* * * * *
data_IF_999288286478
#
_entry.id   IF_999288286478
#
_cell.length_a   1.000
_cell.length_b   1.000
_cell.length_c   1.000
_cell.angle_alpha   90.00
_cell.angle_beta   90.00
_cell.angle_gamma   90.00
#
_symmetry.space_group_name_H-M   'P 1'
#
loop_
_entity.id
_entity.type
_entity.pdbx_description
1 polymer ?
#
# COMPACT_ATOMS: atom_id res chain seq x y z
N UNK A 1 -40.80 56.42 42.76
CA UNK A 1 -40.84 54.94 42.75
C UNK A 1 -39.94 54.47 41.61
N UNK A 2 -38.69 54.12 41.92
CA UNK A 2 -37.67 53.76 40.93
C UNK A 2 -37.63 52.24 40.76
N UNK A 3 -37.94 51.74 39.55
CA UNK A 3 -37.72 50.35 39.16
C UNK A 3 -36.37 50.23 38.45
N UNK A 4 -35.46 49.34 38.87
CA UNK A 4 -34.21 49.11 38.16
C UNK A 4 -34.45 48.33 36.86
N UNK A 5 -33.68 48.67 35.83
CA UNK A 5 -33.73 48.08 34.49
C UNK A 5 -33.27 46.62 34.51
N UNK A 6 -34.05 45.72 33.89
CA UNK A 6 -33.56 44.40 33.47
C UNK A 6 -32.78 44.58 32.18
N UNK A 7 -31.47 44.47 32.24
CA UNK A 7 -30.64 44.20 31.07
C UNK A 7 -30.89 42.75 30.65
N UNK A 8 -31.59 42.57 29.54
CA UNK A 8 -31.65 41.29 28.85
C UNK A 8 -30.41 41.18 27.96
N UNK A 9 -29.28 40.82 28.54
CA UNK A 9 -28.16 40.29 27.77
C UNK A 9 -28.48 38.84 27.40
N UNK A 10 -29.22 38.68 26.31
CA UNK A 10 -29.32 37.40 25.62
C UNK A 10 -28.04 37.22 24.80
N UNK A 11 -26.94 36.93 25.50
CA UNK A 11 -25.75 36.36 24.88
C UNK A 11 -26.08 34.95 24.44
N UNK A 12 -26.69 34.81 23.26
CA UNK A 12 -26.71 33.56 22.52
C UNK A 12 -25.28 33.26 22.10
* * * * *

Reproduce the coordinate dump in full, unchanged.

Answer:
data_IF_999288286478
#
_entry.id   IF_999288286478
#
_cell.length_a   1.000
_cell.length_b   1.000
_cell.length_c   1.000
_cell.angle_alpha   90.00
_cell.angle_beta   90.00
_cell.angle_gamma   90.00
#
_symmetry.space_group_name_H-M   'P 1'
#
loop_
_entity.id
_entity.type
_entity.pdbx_description
1 polymer ?
#
# COMPACT_ATOMS: atom_id res chain seq x y z
N UNK A 1 -40.80 56.42 42.76
CA UNK A 1 -40.84 54.94 42.75
C UNK A 1 -39.94 54.47 41.61
N UNK A 2 -38.69 54.12 41.92
CA UNK A 2 -37.67 53.76 40.93
C UNK A 2 -37.63 52.24 40.76
N UNK A 3 -37.94 51.74 39.55
CA UNK A 3 -37.72 50.35 39.16
C UNK A 3 -36.37 50.23 38.45
N UNK A 4 -35.46 49.34 38.87
CA UNK A 4 -34.21 49.11 38.16
C UNK A 4 -34.45 48.33 36.86
N UNK A 5 -33.68 48.67 35.83
CA UNK A 5 -33.73 48.08 34.49
C UNK A 5 -33.27 46.62 34.51
N UNK A 6 -34.05 45.72 33.89
CA UNK A 6 -33.56 44.40 33.47
C UNK A 6 -32.78 44.58 32.18
N UNK A 7 -31.47 44.47 32.24
CA UNK A 7 -30.64 44.20 31.07
C UNK A 7 -30.89 42.75 30.65
N UNK A 8 -31.59 42.57 29.54
CA UNK A 8 -31.65 41.29 28.85
C UNK A 8 -30.41 41.18 27.96
N UNK A 9 -29.28 40.82 28.54
CA UNK A 9 -28.16 40.29 27.77
C UNK A 9 -28.48 38.84 27.40
N UNK A 10 -29.22 38.68 26.31
CA UNK A 10 -29.32 37.40 25.62
C UNK A 10 -28.04 37.22 24.80
N UNK A 11 -26.94 36.93 25.50
CA UNK A 11 -25.75 36.36 24.88
C UNK A 11 -26.08 34.95 24.44
N UNK A 12 -26.69 34.81 23.26
CA UNK A 12 -26.71 33.56 22.52
C UNK A 12 -25.28 33.26 22.10